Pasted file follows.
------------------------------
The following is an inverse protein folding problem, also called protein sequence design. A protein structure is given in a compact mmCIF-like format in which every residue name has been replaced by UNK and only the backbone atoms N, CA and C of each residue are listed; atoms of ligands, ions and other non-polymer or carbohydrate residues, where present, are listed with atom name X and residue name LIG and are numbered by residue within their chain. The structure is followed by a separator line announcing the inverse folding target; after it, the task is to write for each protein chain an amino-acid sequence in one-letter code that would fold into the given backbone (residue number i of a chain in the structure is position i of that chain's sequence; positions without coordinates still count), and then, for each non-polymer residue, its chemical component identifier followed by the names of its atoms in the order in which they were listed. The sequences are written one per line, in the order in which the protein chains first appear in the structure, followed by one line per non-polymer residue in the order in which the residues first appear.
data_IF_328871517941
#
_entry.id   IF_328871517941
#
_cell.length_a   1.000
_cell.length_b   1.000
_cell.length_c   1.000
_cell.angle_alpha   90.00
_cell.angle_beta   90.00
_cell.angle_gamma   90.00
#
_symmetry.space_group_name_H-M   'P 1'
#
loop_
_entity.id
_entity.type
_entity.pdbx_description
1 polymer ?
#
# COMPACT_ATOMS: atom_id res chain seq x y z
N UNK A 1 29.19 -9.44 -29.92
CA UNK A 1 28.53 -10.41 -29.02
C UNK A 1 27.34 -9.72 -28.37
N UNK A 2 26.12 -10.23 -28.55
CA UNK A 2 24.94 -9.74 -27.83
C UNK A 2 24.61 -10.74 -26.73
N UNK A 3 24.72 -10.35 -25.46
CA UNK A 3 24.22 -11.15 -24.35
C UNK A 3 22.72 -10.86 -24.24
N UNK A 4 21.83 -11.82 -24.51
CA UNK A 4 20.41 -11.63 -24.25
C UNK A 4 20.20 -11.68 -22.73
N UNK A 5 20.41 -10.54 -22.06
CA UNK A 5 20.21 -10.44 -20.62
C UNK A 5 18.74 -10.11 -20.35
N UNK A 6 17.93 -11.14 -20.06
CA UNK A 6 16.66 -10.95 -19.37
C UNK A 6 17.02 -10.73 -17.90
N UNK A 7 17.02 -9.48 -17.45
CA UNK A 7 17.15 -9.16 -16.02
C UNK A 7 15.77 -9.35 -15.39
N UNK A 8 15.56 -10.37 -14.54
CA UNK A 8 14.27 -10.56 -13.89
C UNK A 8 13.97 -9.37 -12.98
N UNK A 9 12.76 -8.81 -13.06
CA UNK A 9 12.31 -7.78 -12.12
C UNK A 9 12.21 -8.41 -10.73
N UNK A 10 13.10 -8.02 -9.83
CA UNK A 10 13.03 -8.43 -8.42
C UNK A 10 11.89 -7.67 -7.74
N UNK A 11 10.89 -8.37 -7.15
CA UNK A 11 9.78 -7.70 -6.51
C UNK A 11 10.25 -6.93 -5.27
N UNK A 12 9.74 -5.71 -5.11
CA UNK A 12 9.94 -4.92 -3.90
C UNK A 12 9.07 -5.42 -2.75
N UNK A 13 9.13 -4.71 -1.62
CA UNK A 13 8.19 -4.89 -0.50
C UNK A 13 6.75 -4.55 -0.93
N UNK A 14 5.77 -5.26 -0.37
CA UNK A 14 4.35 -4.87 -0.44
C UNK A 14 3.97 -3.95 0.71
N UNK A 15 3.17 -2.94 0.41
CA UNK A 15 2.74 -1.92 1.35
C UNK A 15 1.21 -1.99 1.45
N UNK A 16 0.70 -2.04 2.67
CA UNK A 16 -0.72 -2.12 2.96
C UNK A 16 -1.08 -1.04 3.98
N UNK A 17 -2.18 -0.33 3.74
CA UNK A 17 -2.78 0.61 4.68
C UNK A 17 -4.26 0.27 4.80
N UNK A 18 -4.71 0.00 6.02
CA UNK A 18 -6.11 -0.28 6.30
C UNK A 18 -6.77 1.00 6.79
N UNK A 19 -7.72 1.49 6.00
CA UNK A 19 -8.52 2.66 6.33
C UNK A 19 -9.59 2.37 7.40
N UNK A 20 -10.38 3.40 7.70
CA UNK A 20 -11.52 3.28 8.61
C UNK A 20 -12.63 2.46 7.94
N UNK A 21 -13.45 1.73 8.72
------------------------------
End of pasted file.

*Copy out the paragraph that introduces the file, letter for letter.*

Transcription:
The following is an inverse protein folding problem, also called protein sequence design. A protein structure is given in a compact mmCIF-like format in which every residue name has been replaced by UNK and only the backbone atoms N, CA and C of each residue are listed; atoms of ligands, ions and other non-polymer or carbohydrate residues, where present, are listed with atom name X and residue name LIG and are numbered by residue within their chain. The structure is followed by a separator line announcing the inverse folding target; after it, the task is to write for each protein chain an amino-acid sequence in one-letter code that would fold into the given backbone (residue number i of a chain in the structure is position i of that chain's sequence; positions without coordinates still count), and then, for each non-polymer residue, its chemical component identifier followed by the names of its atoms in the order in which they were listed. The sequences are written one per line, in the order in which the protein chains first appear in the structure, followed by one line per non-polymer residue in the order in which the residues first appear.